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Micronutrient Facts

What to know

Micronutrients, often referred to as vitamins and minerals, are vital to healthy development, growth, disease prevention, and well-being. Here are six essential micronutrients and why they are important to our health.

Pregnant woman sitting on floor with preschool age child standing next to her.


With the exception of vitamin D, micronutrients are not produced in the body. People must get them from their diet.1

We only need small amounts of micronutrients. However, getting the recommended amount is important for health. Micronutrient deficiencies can have devastating consequences. At least half of children worldwide under 5 years old suffer from vitamin and mineral deficiencies.2 The World Health Organization recommends multiple interventions to address nutrition deficiencies.3


Students in classroom taking notes in notebooks.
Preventing iron deficiency helps improve children's learning ability.

Iron is important for motor development and helps develop the brain of a fetus and child. Children and pregnant women are especially vulnerable to the consequences of iron deficiency.3

Iron deficiency is a leading cause of anemia. Anemia is defined as low hemoglobin concentration. Globally, anemia affects 40% of children younger than 5 years old, and 30% of pregnant women.4

Anemia during pregnancy increases the risk of death for the mother and baby. Worldwide, maternal and neonatal deaths total between 2.5 million and 3.4 million each year.5 Additionally, anemia during pregnancy increases the risk of poor fetal growth, preterm birth, or low birth weight for the infant.

Babies have different needs when it comes to iron depending on what they are fed (only breast milk, only formula, or a mix of breast milk and formula).

In addition, iron deficiency limits physical productivity and work capacity.

Iron fact sheet in English and Spanish.

Vitamin A

Vitamin A supports healthy eyesight and immune system functions. Children with vitamin A deficiency face an increased risk of blindness and death from infections such as measles and diarrhea.6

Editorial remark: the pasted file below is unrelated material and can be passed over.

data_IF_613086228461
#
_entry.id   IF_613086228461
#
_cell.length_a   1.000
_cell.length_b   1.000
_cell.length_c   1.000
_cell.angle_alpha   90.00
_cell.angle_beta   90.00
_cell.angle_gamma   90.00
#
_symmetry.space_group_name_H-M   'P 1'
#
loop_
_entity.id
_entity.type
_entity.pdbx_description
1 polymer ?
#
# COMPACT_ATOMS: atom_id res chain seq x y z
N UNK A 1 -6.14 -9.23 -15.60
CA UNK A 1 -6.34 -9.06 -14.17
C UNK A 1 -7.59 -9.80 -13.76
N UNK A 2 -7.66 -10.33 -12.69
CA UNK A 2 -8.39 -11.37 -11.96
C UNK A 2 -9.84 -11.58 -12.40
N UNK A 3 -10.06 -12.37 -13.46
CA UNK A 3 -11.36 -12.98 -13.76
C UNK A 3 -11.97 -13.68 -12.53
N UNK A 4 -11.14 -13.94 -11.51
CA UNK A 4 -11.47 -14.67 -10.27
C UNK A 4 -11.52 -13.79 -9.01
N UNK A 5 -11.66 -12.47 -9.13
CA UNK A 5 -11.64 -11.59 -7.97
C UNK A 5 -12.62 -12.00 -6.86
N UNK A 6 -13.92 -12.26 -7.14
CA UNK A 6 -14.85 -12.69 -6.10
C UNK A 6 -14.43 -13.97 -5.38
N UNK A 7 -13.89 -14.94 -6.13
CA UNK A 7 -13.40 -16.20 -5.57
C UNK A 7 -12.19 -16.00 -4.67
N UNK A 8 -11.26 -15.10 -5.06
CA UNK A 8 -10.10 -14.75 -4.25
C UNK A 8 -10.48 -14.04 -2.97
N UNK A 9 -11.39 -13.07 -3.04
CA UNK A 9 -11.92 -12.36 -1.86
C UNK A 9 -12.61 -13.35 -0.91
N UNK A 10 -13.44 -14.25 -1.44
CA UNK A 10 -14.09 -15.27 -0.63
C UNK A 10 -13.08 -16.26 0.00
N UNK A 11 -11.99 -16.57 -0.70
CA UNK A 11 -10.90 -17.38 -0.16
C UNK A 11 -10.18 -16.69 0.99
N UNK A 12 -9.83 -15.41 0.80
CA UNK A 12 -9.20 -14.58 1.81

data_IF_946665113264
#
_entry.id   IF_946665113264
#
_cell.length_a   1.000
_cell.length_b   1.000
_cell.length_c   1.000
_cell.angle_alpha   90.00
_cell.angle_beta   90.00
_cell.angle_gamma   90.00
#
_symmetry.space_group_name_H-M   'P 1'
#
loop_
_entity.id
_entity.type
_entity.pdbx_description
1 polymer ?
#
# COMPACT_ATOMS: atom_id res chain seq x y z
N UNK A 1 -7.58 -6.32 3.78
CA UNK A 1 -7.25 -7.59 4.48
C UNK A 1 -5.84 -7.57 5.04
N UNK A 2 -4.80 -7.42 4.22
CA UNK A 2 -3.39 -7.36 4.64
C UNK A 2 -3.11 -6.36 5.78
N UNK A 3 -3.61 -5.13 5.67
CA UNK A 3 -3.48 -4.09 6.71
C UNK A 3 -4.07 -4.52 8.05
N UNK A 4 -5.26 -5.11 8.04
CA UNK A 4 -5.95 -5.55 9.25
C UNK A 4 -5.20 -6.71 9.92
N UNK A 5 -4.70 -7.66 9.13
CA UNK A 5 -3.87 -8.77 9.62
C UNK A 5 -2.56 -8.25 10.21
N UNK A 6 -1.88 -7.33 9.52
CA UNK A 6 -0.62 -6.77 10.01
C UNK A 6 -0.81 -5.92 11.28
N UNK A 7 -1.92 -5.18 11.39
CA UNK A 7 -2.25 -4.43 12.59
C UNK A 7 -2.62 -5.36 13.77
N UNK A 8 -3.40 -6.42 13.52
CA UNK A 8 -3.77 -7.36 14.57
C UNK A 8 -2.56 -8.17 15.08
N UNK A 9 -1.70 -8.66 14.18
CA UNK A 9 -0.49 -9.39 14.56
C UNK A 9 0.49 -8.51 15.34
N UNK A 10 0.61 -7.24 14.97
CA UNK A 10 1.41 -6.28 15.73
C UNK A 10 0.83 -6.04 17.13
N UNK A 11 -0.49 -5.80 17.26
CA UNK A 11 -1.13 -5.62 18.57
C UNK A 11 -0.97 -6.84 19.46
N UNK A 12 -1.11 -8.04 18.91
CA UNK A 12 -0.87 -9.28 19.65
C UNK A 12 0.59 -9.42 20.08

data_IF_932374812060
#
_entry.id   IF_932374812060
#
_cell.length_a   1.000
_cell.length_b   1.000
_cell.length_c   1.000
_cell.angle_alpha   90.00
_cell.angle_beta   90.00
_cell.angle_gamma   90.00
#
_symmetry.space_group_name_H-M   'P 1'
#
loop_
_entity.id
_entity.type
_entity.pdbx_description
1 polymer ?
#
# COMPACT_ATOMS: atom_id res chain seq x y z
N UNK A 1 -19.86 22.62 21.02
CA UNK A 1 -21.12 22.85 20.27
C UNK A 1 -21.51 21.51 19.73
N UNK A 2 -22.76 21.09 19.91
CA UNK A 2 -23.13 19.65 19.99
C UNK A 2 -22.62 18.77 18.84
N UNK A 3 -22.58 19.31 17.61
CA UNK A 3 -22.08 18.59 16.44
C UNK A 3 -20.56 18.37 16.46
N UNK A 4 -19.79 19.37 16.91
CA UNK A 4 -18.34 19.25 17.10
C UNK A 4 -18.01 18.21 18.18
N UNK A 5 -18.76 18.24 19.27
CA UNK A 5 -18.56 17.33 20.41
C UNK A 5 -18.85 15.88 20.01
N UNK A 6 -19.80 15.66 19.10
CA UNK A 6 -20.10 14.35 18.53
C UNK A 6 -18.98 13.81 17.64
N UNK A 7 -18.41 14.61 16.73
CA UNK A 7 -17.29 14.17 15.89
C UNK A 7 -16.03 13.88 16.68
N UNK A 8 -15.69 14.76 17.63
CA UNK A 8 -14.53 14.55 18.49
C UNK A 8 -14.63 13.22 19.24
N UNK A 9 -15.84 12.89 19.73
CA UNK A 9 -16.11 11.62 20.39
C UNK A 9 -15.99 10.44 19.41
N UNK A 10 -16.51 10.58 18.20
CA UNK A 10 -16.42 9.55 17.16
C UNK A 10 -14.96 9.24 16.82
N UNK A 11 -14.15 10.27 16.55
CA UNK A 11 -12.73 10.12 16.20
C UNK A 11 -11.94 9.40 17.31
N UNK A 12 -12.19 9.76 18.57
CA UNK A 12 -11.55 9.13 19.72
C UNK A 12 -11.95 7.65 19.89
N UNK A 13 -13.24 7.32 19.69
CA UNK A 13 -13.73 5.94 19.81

Globally, vitamin A deficiency affects an estimated 190 million preschool-age children6.

Providing vitamin A supplements to children ages 6 months up to 5 years is effective in reducing deaths from causes related to vitamin A deficiency.6

Vitamin A fact sheet in English and Spanish.

Vitamin D

Bodies make vitamin D from sunlight, but this varies based on geography, skin color, air pollution, and other factors. Also, sunlight exposure needs to be limited to avoid risk of skin cancer.

All children need vitamin D beginning shortly after birth.

Vitamin D helps the immune system resist bacteria and viruses.7

Vitamin D is required for muscle and nerve functions.7

Vitamin D builds strong bones by helping the body absorb calcium.7This helps protect older adults from osteoporosis.

Vitamin D deficiency causes bone diseases, including rickets in children and osteomalacia in adults.7

Available data suggest that vitamin D deficiency may be widespread globally.8

Vitamin D fact sheet in English and Spanish.


Closeup photo of salt being poured into a measuring spoon.
Fortifying salt with iodine successfully increases iodine intake.

Iodine is required during pregnancy and infancy for the infant's healthy growth and cognitive development.9

Iodine content in most foods and beverages is low. Globally, an estimated 1.8 billion people have insufficient iodine intake.

Fortifying salt with iodine is a successful way to help people get enough iodine. About 86% of households worldwide use iodized salt.10 The amount of iodine added to salt can be increased or decreased. This means that people can get enough iodine in their diet even if they eat less salt.11

Experts recommend that pregnant and breastfeeding women take a daily supplement with 150 micrograms of iodine.1213 Women who are planning to become pregnant should take a daily iodine supplement at least 3 months before pregnancy12.

Iodine fact sheet in English and Spanish.


Woman looks happy with result of an at-home pregnancy test.
Folate is especially important before and during pregnancy.

Everyone needs folate (vitamin B9) to make new cells every day.

Folate is essential in the earliest days of fetal growth for healthy development of the brain and spine.14 Folic acid is another form of vitamin B9. Women of reproductive age need 400 micrograms of folic acid every day14.

Ensuring women get enough folate before getting pregnant can reduce neural tube defects such as spina bifida and anencephaly.14